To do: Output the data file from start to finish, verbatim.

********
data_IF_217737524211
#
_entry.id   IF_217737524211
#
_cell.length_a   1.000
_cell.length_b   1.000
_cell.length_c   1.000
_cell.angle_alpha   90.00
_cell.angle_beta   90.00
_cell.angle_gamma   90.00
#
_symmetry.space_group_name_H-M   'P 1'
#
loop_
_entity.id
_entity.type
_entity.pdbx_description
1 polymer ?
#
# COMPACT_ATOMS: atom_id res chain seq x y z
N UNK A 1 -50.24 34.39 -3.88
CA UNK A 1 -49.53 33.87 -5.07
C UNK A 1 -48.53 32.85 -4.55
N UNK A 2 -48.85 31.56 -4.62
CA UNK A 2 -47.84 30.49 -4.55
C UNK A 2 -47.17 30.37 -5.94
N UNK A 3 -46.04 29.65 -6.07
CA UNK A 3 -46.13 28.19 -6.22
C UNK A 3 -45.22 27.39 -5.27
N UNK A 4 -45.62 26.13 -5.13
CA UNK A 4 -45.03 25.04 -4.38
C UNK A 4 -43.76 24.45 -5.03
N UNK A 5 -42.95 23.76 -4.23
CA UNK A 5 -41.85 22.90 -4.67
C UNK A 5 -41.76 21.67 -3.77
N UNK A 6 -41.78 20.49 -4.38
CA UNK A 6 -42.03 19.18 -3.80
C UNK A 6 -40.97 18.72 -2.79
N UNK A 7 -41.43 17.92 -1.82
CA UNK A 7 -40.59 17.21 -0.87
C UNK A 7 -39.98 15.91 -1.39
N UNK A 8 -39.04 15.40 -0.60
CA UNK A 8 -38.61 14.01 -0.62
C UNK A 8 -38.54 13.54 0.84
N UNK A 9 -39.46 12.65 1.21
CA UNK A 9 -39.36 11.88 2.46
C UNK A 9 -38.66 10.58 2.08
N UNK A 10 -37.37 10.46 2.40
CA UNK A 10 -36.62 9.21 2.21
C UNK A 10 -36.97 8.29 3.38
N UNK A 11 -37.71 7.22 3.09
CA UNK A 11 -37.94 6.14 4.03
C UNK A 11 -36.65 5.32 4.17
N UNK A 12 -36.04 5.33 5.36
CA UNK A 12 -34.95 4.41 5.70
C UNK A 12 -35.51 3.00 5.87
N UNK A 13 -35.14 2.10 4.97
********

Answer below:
data_IF_217737524211
#
_entry.id   IF_217737524211
#
_cell.length_a   1.000
_cell.length_b   1.000
_cell.length_c   1.000
_cell.angle_alpha   90.00
_cell.angle_beta   90.00
_cell.angle_gamma   90.00
#
_symmetry.space_group_name_H-M   'P 1'
#
loop_
_entity.id
_entity.type
_entity.pdbx_description
1 polymer ?
#
# COMPACT_ATOMS: atom_id res chain seq x y z
N UNK A 1 -50.24 34.39 -3.88
CA UNK A 1 -49.53 33.87 -5.07
C UNK A 1 -48.53 32.85 -4.55
N UNK A 2 -48.85 31.56 -4.62
CA UNK A 2 -47.84 30.49 -4.55
C UNK A 2 -47.17 30.37 -5.94
N UNK A 3 -46.04 29.65 -6.07
CA UNK A 3 -46.13 28.19 -6.22
C UNK A 3 -45.22 27.39 -5.27
N UNK A 4 -45.62 26.13 -5.13
CA UNK A 4 -45.03 25.04 -4.38
C UNK A 4 -43.76 24.45 -5.03
N UNK A 5 -42.95 23.76 -4.23
CA UNK A 5 -41.85 22.90 -4.67
C UNK A 5 -41.76 21.67 -3.77
N UNK A 6 -41.78 20.49 -4.38
CA UNK A 6 -42.03 19.18 -3.80
C UNK A 6 -40.97 18.72 -2.79
N UNK A 7 -41.43 17.92 -1.82
CA UNK A 7 -40.59 17.21 -0.87
C UNK A 7 -39.98 15.91 -1.39
N UNK A 8 -39.04 15.40 -0.60
CA UNK A 8 -38.61 14.01 -0.62
C UNK A 8 -38.54 13.54 0.84
N UNK A 9 -39.46 12.65 1.21
CA UNK A 9 -39.36 11.88 2.46
C UNK A 9 -38.66 10.58 2.08
N UNK A 10 -37.37 10.46 2.40
CA UNK A 10 -36.62 9.21 2.21
C UNK A 10 -36.97 8.29 3.38
N UNK A 11 -37.71 7.22 3.09
CA UNK A 11 -37.94 6.14 4.03
C UNK A 11 -36.65 5.32 4.17
N UNK A 12 -36.04 5.33 5.36
CA UNK A 12 -34.95 4.41 5.70
C UNK A 12 -35.51 3.00 5.87
N UNK A 13 -35.14 2.10 4.97